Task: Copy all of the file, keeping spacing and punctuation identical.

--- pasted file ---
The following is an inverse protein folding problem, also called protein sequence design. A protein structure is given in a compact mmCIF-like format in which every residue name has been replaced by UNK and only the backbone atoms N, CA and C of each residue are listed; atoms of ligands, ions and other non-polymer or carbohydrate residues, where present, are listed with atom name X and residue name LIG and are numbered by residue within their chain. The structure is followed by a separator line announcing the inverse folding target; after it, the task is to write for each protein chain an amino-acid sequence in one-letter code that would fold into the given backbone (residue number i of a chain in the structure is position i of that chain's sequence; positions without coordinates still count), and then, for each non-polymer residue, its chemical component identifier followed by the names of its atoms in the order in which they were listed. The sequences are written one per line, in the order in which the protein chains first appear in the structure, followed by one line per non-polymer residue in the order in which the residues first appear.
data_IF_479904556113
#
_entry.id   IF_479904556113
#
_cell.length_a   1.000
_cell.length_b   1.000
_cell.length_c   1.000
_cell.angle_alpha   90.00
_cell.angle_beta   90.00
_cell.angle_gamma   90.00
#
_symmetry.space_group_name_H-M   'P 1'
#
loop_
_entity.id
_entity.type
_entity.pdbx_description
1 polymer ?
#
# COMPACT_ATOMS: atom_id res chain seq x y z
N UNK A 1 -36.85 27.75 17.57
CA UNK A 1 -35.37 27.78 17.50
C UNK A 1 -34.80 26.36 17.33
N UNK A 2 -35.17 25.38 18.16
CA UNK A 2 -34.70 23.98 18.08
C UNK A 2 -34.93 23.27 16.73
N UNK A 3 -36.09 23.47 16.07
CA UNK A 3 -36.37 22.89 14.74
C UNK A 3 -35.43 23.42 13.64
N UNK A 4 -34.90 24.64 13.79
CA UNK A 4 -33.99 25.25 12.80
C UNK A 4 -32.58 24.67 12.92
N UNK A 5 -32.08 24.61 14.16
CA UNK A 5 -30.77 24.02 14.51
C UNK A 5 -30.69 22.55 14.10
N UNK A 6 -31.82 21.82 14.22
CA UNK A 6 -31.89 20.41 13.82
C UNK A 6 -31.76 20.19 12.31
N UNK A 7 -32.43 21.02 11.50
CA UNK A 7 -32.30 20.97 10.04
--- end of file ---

The following is an inverse protein folding problem, also called protein sequence design. A protein structure is given in a compact mmCIF-like format in which every residue name has been replaced by UNK and only the backbone atoms N, CA and C of each residue are listed; atoms of ligands, ions and other non-polymer or carbohydrate residues, where present, are listed with atom name X and residue name LIG and are numbered by residue within their chain. The structure is followed by a separator line announcing the inverse folding target; after it, the task is to write for each protein chain an amino-acid sequence in one-letter code that would fold into the given backbone (residue number i of a chain in the structure is position i of that chain's sequence; positions without coordinates still count), and then, for each non-polymer residue, its chemical component identifier followed by the names of its atoms in the order in which they were listed. The sequences are written one per line, in the order in which the protein chains first appear in the structure, followed by one line per non-polymer residue in the order in which the residues first appear.
data_IF_479904556113
#
_entry.id   IF_479904556113
#
_cell.length_a   1.000
_cell.length_b   1.000
_cell.length_c   1.000
_cell.angle_alpha   90.00
_cell.angle_beta   90.00
_cell.angle_gamma   90.00
#
_symmetry.space_group_name_H-M   'P 1'
#
loop_
_entity.id
_entity.type
_entity.pdbx_description
1 polymer ?
#
# COMPACT_ATOMS: atom_id res chain seq x y z
N UNK A 1 -36.85 27.75 17.57
CA UNK A 1 -35.37 27.78 17.50
C UNK A 1 -34.80 26.36 17.33
N UNK A 2 -35.17 25.38 18.16
CA UNK A 2 -34.70 23.98 18.08
C UNK A 2 -34.93 23.27 16.73
N UNK A 3 -36.09 23.47 16.07
CA UNK A 3 -36.37 22.89 14.74
C UNK A 3 -35.43 23.42 13.64
N UNK A 4 -34.90 24.64 13.79
CA UNK A 4 -33.99 25.25 12.80
C UNK A 4 -32.58 24.67 12.92
N UNK A 5 -32.08 24.61 14.16
CA UNK A 5 -30.77 24.02 14.51
C UNK A 5 -30.69 22.55 14.10
N UNK A 6 -31.82 21.82 14.22
CA UNK A 6 -31.89 20.41 13.82
C UNK A 6 -31.76 20.19 12.31
N UNK A 7 -32.43 21.02 11.50
CA UNK A 7 -32.30 20.97 10.04